Brussels bars and cafés fail to enforce indoor smoking ban
    Share article:

    Brussels bars and cafés fail to enforce indoor smoking ban

    Cafes are failing to implement an indoor smoking ban. Credit: © Belga

    Several establishments in Brussels continue to allow customers to light up indoors, violating regulations on indoor smoking implemented almost a decade ago, recent health inspections revealed.

    Checks carried out in July saw federal health inspectors visit 97 different bars and cafés in municipalities across the Brussels-Capital Region, such as Forest, Anderlecht, Schaerbeek, and Molenbeek.

    Over half (53) were not in compliance with the ban, and inspectors drew up a total of 43 official reports against the establishment’s owners, with an additional 19 reports targeting indoor smokers caught red-handed, De Standaard reported.

    A general ban on indoor smoking in all food and drinking establishment came into force in 2011 and included not only cigarettes but also e-cigarettes and water pipes.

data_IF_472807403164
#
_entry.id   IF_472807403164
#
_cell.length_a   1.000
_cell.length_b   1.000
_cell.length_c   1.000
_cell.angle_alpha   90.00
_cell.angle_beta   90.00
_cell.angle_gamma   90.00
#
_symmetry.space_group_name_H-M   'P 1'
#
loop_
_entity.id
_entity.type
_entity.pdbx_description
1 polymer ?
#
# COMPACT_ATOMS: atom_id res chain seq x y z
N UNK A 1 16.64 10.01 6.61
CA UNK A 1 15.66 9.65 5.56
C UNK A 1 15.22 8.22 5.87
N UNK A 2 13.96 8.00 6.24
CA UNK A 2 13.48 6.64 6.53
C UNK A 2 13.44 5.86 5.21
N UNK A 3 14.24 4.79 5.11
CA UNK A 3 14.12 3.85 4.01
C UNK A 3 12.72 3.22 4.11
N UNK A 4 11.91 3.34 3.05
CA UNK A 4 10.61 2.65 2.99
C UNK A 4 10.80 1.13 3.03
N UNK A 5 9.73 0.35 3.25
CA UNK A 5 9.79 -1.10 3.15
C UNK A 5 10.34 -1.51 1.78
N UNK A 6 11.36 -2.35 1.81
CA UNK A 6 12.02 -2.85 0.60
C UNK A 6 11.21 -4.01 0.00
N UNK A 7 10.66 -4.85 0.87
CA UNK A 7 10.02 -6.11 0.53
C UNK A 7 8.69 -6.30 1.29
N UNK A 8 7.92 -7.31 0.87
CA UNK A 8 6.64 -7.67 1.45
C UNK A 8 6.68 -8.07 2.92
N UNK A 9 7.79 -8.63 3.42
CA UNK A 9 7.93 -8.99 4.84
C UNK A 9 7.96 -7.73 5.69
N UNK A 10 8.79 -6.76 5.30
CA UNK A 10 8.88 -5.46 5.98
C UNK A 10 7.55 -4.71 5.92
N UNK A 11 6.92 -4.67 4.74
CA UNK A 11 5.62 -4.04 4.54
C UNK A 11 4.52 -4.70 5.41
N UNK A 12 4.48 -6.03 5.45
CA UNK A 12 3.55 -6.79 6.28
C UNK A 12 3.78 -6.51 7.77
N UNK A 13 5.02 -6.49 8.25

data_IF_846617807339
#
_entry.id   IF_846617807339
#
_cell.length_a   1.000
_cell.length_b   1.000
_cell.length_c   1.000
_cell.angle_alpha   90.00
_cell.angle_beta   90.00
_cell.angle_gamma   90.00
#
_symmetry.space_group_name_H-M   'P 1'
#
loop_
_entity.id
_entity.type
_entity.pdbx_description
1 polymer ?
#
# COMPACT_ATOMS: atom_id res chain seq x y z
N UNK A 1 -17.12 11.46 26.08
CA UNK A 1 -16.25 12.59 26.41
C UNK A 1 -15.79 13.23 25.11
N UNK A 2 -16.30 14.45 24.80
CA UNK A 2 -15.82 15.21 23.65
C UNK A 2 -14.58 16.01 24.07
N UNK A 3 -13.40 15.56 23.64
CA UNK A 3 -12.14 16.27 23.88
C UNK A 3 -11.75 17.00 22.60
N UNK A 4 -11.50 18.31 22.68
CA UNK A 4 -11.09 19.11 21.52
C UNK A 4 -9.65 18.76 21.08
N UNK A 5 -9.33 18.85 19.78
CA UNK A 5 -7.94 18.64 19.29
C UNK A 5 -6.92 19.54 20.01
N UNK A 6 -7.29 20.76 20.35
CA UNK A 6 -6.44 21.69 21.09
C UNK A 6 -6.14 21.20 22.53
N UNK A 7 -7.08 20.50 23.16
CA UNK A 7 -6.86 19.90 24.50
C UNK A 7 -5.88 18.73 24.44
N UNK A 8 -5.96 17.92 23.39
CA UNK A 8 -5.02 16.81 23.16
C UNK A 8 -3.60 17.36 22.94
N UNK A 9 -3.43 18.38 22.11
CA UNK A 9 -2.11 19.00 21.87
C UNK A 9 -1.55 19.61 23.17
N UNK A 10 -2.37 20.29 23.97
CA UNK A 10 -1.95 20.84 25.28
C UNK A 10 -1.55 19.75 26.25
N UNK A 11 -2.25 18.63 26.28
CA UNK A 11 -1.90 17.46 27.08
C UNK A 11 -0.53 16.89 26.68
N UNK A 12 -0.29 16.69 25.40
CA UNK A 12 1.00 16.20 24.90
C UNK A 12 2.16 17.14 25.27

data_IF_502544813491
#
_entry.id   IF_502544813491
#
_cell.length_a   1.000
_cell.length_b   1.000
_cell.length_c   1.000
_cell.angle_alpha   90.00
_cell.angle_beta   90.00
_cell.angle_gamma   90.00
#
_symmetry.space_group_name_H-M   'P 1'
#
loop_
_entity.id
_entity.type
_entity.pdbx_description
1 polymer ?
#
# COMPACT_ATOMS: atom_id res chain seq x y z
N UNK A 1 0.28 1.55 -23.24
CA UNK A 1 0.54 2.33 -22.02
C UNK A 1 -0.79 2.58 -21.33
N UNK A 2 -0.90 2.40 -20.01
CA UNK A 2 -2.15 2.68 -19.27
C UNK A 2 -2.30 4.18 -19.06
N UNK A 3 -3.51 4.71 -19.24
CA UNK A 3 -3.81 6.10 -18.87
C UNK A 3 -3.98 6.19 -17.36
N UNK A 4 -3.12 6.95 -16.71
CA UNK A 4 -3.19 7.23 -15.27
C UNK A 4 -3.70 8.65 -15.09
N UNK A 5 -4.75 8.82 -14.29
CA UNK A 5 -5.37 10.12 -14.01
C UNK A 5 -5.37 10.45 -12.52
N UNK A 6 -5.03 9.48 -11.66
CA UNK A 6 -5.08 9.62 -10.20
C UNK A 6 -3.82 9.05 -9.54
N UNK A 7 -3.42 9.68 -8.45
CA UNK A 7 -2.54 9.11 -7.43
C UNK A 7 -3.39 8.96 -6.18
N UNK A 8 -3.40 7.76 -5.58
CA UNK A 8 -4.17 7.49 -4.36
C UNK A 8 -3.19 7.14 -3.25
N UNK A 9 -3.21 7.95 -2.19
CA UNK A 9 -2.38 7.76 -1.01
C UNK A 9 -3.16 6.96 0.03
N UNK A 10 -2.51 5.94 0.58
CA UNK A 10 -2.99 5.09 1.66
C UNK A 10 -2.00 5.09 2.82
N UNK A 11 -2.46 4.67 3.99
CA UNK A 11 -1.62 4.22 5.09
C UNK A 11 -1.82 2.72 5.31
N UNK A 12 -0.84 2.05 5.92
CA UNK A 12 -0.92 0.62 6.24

Almost ten years into the ban, the infringements prove that regular onsite inspections remain necessary to ensure compliance, chief inspector Paul Van den Meerssche said.

    “It’s a mentality problem,” he said. “The rules are there, but people do not necessarily believe that they must be observed.”

    The checks also highlighted a trend which sees officials in Brussels adopt a more lax approach to violations of the ban than their Flemish or Walloon counterparts.

    While Van den Meerssche explained that noncompliant establishments in those regions were often faced with fines or even temporary closures, offenders in Brussels were most often given an administrative fine and later referred to the prosecutor’s office.

    “Given [prosecutors’] high workload and major responsibilities, such as terrorism, the smoking ban is not immediately a priority” and the fine is often dismissed, he said.

    Additionally, the chief inspector said that competent authorities in Brussels were understaffed, operating with only two out of the required four inspectors.

    Gabriela Galindo
    The Brussels Times